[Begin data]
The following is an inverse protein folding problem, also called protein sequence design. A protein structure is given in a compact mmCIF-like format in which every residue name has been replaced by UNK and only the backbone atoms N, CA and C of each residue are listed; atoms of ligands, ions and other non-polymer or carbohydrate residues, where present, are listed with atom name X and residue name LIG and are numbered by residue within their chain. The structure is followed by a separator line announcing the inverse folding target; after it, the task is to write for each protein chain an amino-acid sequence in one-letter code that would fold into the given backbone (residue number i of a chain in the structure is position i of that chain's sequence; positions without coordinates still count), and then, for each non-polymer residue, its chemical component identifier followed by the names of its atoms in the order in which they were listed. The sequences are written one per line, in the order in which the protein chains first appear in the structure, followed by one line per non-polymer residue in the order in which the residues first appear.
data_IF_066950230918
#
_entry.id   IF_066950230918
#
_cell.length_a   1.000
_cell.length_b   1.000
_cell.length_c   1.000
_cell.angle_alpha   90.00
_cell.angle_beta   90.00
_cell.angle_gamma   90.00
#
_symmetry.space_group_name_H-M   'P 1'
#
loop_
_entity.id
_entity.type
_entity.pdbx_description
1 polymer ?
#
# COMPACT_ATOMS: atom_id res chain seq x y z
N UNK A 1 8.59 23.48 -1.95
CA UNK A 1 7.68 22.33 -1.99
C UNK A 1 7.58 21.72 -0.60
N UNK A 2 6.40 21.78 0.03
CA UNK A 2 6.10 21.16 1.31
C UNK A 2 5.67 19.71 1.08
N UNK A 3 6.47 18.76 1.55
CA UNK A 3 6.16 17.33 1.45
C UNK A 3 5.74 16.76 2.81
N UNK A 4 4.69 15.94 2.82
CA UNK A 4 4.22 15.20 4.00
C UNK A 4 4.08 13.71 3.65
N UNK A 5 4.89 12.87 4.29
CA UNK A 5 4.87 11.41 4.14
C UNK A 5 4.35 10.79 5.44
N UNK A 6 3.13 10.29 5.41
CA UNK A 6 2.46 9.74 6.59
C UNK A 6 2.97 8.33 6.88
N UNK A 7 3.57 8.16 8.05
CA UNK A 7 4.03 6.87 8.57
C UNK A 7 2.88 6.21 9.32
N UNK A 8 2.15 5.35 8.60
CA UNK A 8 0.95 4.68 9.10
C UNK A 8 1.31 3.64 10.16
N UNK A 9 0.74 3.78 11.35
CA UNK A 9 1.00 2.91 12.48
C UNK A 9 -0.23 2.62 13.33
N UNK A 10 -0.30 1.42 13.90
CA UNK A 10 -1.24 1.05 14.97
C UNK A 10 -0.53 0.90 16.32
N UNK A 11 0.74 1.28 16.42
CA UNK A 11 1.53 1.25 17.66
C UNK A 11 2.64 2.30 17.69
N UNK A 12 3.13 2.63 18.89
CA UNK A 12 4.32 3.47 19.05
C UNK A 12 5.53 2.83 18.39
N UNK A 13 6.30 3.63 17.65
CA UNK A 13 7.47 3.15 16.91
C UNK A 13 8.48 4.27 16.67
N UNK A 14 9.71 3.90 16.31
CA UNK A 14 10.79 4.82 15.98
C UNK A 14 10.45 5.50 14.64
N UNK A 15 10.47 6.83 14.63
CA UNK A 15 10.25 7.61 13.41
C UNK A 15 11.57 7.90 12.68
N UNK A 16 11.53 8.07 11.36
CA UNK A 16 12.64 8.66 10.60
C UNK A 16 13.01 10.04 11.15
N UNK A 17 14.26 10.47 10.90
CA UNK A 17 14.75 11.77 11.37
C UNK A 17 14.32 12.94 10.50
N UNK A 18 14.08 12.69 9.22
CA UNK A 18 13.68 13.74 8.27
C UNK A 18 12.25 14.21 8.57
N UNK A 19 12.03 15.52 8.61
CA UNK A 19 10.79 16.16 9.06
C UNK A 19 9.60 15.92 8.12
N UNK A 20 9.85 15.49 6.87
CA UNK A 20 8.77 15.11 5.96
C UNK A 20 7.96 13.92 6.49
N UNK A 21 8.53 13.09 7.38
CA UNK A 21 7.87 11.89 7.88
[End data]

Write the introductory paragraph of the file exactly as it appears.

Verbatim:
The following is an inverse protein folding problem, also called protein sequence design. A protein structure is given in a compact mmCIF-like format in which every residue name has been replaced by UNK and only the backbone atoms N, CA and C of each residue are listed; atoms of ligands, ions and other non-polymer or carbohydrate residues, where present, are listed with atom name X and residue name LIG and are numbered by residue within their chain. The structure is followed by a separator line announcing the inverse folding target; after it, the task is to write for each protein chain an amino-acid sequence in one-letter code that would fold into the given backbone (residue number i of a chain in the structure is position i of that chain's sequence; positions without coordinates still count), and then, for each non-polymer residue, its chemical component identifier followed by the names of its atoms in the order in which they were listed. The sequences are written one per line, in the order in which the protein chains first appear in the structure, followed by one line per non-polymer residue in the order in which the residues first appear.